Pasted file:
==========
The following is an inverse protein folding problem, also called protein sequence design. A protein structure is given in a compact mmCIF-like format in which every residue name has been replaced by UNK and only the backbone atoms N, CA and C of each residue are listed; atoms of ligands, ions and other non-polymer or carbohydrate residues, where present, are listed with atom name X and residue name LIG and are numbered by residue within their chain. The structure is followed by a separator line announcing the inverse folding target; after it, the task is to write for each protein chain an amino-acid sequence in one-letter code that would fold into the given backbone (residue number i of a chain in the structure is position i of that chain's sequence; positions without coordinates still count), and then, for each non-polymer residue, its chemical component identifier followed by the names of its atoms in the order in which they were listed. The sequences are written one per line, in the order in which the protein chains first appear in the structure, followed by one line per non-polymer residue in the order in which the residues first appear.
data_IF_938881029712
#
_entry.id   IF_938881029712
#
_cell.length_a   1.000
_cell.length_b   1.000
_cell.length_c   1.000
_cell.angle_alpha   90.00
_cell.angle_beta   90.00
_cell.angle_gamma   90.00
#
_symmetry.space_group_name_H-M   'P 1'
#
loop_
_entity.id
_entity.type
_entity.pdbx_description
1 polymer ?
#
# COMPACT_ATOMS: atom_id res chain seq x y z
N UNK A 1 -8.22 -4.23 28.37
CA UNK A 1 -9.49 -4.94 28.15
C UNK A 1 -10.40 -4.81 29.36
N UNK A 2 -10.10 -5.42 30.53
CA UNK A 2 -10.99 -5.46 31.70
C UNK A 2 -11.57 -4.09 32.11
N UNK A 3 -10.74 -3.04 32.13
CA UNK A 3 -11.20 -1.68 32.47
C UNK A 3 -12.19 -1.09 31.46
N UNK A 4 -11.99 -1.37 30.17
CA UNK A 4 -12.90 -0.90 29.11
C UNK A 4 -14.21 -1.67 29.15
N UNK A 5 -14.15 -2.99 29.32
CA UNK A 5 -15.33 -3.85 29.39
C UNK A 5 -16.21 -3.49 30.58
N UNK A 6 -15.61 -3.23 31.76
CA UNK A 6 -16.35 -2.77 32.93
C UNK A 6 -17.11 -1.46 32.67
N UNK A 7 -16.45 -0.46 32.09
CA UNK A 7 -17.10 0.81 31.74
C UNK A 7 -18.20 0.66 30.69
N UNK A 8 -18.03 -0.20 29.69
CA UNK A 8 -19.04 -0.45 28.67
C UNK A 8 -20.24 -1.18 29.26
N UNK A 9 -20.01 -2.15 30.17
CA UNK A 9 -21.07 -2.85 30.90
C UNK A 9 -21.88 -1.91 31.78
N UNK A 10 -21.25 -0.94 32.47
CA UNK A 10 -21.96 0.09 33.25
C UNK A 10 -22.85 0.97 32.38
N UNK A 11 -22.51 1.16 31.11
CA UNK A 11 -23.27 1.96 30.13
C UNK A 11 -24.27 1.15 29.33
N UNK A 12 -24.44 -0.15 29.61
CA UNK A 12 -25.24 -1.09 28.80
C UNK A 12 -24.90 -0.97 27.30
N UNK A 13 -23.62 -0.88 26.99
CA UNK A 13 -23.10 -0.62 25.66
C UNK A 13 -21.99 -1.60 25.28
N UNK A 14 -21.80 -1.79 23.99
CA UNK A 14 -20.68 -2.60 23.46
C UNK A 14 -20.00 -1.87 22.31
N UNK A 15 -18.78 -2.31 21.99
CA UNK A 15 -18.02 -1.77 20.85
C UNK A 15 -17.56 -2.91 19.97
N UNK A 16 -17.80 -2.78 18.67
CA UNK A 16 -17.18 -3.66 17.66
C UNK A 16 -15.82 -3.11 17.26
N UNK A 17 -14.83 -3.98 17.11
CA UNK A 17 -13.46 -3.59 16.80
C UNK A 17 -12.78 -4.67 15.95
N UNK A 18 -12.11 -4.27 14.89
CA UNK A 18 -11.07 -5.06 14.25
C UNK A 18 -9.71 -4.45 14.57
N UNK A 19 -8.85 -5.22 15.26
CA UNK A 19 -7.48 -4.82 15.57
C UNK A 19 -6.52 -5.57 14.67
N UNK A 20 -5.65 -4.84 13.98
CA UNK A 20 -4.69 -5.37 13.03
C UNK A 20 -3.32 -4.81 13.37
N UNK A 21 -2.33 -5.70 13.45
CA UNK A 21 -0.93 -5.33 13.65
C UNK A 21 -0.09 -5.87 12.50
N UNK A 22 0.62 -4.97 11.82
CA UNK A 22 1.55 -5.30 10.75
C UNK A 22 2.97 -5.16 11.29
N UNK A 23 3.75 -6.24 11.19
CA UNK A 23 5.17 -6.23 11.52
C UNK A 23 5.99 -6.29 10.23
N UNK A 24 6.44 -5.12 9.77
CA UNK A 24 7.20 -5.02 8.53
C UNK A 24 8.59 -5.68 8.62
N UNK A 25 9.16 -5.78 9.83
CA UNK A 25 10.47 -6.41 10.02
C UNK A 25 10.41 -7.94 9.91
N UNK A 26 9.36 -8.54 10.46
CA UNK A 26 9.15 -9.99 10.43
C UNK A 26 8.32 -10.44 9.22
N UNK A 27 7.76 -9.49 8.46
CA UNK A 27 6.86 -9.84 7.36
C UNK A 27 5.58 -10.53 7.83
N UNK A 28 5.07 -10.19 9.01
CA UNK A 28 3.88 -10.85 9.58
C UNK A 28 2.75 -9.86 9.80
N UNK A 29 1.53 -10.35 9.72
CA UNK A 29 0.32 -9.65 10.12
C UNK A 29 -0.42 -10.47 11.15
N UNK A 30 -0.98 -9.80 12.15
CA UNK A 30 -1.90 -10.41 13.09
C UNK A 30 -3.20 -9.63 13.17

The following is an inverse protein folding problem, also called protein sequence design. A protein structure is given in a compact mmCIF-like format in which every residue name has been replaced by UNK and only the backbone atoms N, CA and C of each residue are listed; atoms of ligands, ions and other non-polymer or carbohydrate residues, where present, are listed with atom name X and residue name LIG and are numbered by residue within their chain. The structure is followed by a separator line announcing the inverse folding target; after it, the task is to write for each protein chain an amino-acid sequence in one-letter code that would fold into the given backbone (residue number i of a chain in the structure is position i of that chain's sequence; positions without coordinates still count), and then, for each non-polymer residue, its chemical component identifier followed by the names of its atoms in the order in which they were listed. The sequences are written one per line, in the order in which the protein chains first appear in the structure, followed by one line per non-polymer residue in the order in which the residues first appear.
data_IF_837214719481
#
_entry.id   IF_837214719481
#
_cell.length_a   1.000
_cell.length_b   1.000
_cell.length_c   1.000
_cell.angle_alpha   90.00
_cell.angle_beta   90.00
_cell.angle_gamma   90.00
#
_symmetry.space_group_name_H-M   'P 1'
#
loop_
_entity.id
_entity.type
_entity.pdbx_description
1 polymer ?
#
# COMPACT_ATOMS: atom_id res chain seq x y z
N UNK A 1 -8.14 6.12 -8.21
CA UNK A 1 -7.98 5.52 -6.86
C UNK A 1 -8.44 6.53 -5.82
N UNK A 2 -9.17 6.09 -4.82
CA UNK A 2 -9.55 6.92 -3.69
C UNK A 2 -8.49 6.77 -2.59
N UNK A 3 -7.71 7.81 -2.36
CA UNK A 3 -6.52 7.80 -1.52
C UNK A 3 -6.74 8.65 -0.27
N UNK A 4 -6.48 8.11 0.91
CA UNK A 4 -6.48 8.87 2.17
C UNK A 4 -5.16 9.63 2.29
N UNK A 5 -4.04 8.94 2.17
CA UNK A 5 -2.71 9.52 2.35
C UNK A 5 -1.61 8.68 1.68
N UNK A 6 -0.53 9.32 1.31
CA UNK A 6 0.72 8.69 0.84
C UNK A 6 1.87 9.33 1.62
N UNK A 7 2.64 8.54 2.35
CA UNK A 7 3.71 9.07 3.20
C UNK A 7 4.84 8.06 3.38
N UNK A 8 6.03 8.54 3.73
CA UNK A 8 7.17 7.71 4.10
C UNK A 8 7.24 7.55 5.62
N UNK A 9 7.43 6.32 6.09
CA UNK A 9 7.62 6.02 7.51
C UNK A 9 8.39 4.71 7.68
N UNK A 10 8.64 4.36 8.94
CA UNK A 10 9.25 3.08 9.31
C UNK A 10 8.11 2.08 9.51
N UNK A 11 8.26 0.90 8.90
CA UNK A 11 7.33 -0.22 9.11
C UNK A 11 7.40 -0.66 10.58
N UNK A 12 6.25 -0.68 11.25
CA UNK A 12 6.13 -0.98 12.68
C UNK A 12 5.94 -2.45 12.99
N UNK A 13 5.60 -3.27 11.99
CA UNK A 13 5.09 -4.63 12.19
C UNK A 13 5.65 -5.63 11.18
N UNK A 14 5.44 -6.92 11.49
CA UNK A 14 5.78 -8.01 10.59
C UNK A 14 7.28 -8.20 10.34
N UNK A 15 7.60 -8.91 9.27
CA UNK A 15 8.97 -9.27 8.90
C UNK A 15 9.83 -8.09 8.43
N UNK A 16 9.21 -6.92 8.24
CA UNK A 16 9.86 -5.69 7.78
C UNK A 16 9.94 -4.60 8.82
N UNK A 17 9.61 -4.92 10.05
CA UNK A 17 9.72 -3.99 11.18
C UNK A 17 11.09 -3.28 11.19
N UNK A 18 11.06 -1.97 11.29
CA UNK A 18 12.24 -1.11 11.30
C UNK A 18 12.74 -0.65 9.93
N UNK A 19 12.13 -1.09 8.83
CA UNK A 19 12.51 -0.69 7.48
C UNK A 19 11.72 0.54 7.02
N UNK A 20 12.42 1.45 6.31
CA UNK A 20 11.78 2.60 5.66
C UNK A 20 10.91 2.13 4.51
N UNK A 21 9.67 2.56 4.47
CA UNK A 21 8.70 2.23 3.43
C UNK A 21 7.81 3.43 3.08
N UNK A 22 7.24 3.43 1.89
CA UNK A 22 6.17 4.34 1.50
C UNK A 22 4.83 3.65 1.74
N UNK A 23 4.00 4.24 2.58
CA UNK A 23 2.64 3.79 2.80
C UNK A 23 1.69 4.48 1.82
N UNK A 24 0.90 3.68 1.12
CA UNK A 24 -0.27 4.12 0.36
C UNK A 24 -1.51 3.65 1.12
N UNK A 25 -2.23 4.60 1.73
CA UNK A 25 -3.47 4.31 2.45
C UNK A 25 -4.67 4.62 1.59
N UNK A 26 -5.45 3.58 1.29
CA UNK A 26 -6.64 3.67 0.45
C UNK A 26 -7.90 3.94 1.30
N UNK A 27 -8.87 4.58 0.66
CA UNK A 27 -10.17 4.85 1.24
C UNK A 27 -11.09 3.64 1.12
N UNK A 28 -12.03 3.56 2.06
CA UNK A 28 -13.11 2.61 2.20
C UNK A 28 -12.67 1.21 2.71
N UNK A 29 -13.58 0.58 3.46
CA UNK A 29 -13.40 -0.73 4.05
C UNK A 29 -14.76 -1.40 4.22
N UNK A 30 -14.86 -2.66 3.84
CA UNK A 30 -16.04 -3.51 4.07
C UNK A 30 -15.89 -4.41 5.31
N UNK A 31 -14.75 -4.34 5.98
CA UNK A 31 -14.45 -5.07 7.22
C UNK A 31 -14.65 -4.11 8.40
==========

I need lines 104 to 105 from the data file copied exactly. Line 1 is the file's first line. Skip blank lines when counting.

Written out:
CA UNK A 28 3.88 -10.85 9.58
C UNK A 28 2.75 -9.86 9.80